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iKBC Table E 412 Mechanical Keyboard Review

By Christopher Coke on May 21, 2019 | Hardware Reviews | Comments

iKBC Table E 412 Mechanical Keyboard Review

The world of mechanical keyboards is ever expanding and, well, it’s usually in the area of RGB. But what about those gamers who don’t want a rainbow spiraling from their desk? Today, we’re looking at the latest keyboard from enthusiast keyboard maker, iKBC with the Table E 412. It’s quiet, smooth, and features a built-in wrist-rest to pair with its white backlight. At $119, its compelling but is it the next keyboard for you?

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Specifications

  • Current Price: $119.99
  • Key Features:
    • Cherry MX Key Switches
    • Ergonomic Backlit Keycaps
    • Built-in Wrist Rest
    • Dedicated Media Keys
    • Password Lock
    • Backlit: White illumination, 5 brightness levels, 7 preset effects
  • Key Switches: Cherry MX Brown, Red, Silent Red, Blue
  • Key Life: 50 Million Actuations
  • Polling Rate: 1000 Hz
  • Interface: USB Type-A to Type-C
  • N-Key Rollover: Yes
  • Illumination: Yes, white
  • Media Keys: Dedicated
  • Warranty: 1-Year

As mechanical keyboards become the new standard for gamers, it’s not surprising that we’re seeing enthusiast boards push ever more into the mainstream. iKBC has always been one I’ve enjoyed since they offer premium features that typically far out-do average gaming keyboards while costing less. That’s a cool experience anywhere you find it but with a keyboard - your main interface to your computer - it’s especially cool. We all spend so much time interacting with these devices that it’s worth getting the best experience you can afford; any company bringing premium features to affordable price points is worth paying attention to.

That said, unlike a keyboard like the MF108 we reviewed last year (which is glorious, in case you missed it), the new Table E series really isn’t targeting gamers specifically at all. Yet, what are the keyboards that do? Usually they feature flashy RGB lights and aggressive designs made to look edgy and dangerous. I love RGB but, the fact is, a lot of gamers find lights distracting and want something that feels a little more grown up on their desks.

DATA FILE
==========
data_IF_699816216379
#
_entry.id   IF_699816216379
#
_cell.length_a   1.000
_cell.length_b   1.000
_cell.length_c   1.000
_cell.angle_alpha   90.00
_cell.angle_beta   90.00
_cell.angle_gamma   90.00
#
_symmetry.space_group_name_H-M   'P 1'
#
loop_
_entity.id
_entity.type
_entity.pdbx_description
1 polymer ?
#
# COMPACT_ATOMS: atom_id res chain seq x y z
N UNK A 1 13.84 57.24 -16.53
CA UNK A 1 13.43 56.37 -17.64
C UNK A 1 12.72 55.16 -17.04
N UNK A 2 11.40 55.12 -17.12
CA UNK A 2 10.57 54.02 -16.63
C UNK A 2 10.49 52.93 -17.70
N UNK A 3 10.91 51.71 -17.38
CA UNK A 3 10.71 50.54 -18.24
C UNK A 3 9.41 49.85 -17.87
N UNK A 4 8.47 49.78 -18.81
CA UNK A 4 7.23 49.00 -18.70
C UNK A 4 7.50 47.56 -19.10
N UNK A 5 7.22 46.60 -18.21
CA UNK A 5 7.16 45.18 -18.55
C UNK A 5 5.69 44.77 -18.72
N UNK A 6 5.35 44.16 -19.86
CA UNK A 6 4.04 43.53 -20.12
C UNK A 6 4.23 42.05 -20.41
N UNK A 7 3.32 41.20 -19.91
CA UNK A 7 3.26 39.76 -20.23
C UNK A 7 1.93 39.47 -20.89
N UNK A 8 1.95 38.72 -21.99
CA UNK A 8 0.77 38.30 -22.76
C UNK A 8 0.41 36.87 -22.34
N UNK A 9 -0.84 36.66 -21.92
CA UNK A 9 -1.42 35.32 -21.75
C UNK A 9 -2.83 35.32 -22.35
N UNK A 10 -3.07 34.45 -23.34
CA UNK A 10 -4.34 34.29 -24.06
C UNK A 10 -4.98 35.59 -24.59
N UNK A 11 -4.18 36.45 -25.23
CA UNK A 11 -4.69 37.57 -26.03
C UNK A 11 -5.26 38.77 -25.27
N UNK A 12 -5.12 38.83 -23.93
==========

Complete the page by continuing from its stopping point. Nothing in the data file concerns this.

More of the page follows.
That’s where the new Table E series comes in and why we’re covering it today. It’s a distinctly more restrained keyboard with features that would be right at home in a den or office space.

The first thing I noticed, and, indeed, what everyone will notice, is how large the keyboard is. It’s designed with ergonomics in mind and features a built-in wrist-rest that’s not removable. The keys themselves are also wider and sit lower to the body of the keyboard, allowing for a more natural hand position without going the route of a full Ergo keyboard. The new keycap design also has the side effect of making the Table E 412 one of the quieter mechanical keyboards I’ve used, so you’ll be able to worry less about bothering anyone in the room with you while you type.

In the upper right hand corner, you’ll also notice that you have a unique button cluster that offers an extra set of controls. The knob is, of course for volume and under that are dedicated buttons for controlling your media and opening the calculator. From left to right, the buttons on the top control: password setup, password reset/update, Function row shortcuts, Windows Lock, swapping FN/Win keys, and resetting all settings. You’ll also notice that there’s an off/on switch just to the left of these to prevent those accidental key presses when you’re away from your PC - something I appreciate with little kids who like to push every button they see.

Moving over to the Function row, the shortcuts are actually fairly limited. F1-F4 controls your lighting brightness and mode. F5-F8 control the speed and direction of the effect. Since it’s a single color backlight, the effects are fairly limited but still neat to see. You can make the keyboard breath, send streamers of light along the row pressed, wave left and right or up and down, or light up only the keys pressed. There’s also a neat effect where the keyboard will send anything from a single key to a stream of light down to slowly fill the board up from the bottom.